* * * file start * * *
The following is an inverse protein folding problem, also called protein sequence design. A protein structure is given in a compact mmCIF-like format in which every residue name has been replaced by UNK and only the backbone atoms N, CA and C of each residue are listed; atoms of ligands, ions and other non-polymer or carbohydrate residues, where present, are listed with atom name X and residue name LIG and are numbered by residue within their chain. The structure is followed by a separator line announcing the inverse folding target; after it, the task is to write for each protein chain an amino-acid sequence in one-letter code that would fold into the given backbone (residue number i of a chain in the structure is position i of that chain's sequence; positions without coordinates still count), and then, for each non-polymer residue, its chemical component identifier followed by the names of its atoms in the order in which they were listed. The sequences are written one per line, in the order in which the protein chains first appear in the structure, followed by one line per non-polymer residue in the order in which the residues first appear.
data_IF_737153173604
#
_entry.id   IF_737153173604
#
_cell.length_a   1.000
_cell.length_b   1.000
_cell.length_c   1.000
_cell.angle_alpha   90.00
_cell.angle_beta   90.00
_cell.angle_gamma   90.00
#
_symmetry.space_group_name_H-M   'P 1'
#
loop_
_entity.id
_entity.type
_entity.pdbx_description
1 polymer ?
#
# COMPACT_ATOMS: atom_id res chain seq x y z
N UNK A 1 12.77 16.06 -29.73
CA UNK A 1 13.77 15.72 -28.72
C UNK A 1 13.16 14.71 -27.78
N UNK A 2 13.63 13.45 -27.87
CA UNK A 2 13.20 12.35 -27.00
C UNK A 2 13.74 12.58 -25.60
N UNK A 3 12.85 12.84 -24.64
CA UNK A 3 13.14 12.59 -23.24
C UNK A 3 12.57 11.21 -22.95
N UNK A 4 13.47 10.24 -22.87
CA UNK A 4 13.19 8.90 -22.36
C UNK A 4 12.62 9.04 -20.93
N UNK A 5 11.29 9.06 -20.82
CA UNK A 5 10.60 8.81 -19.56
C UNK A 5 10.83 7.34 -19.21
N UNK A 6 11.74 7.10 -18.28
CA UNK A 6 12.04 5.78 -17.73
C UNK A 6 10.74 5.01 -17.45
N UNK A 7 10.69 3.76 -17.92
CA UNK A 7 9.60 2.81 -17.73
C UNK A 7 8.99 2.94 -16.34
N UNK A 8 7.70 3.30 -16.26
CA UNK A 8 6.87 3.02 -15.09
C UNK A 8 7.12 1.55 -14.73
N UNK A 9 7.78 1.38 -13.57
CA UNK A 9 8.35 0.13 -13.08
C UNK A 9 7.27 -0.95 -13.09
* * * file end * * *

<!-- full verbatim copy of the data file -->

The following is an inverse protein folding problem, also called protein sequence design. A protein structure is given in a compact mmCIF-like format in which every residue name has been replaced by UNK and only the backbone atoms N, CA and C of each residue are listed; atoms of ligands, ions and other non-polymer or carbohydrate residues, where present, are listed with atom name X and residue name LIG and are numbered by residue within their chain. The structure is followed by a separator line announcing the inverse folding target; after it, the task is to write for each protein chain an amino-acid sequence in one-letter code that would fold into the given backbone (residue number i of a chain in the structure is position i of that chain's sequence; positions without coordinates still count), and then, for each non-polymer residue, its chemical component identifier followed by the names of its atoms in the order in which they were listed. The sequences are written one per line, in the order in which the protein chains first appear in the structure, followed by one line per non-polymer residue in the order in which the residues first appear.
data_IF_737153173604
#
_entry.id   IF_737153173604
#
_cell.length_a   1.000
_cell.length_b   1.000
_cell.length_c   1.000
_cell.angle_alpha   90.00
_cell.angle_beta   90.00
_cell.angle_gamma   90.00
#
_symmetry.space_group_name_H-M   'P 1'
#
loop_
_entity.id
_entity.type
_entity.pdbx_description
1 polymer ?
#
# COMPACT_ATOMS: atom_id res chain seq x y z
N UNK A 1 12.77 16.06 -29.73
CA UNK A 1 13.77 15.72 -28.72
C UNK A 1 13.16 14.71 -27.78
N UNK A 2 13.63 13.45 -27.87
CA UNK A 2 13.20 12.35 -27.00
C UNK A 2 13.74 12.58 -25.60
N UNK A 3 12.85 12.84 -24.64
CA UNK A 3 13.14 12.59 -23.24
C UNK A 3 12.57 11.21 -22.95
N UNK A 4 13.47 10.24 -22.87
CA UNK A 4 13.19 8.90 -22.36
C UNK A 4 12.62 9.04 -20.93
N UNK A 5 11.29 9.06 -20.82
CA UNK A 5 10.60 8.81 -19.56
C UNK A 5 10.83 7.34 -19.21
N UNK A 6 11.74 7.10 -18.28
CA UNK A 6 12.04 5.78 -17.73
C UNK A 6 10.74 5.01 -17.45
N UNK A 7 10.69 3.76 -17.92
CA UNK A 7 9.60 2.81 -17.73
C UNK A 7 8.99 2.94 -16.34
N UNK A 8 7.70 3.30 -16.26
CA UNK A 8 6.87 3.02 -15.09
C UNK A 8 7.12 1.55 -14.73
N UNK A 9 7.78 1.38 -13.57
CA UNK A 9 8.35 0.13 -13.08
C UNK A 9 7.27 -0.95 -13.09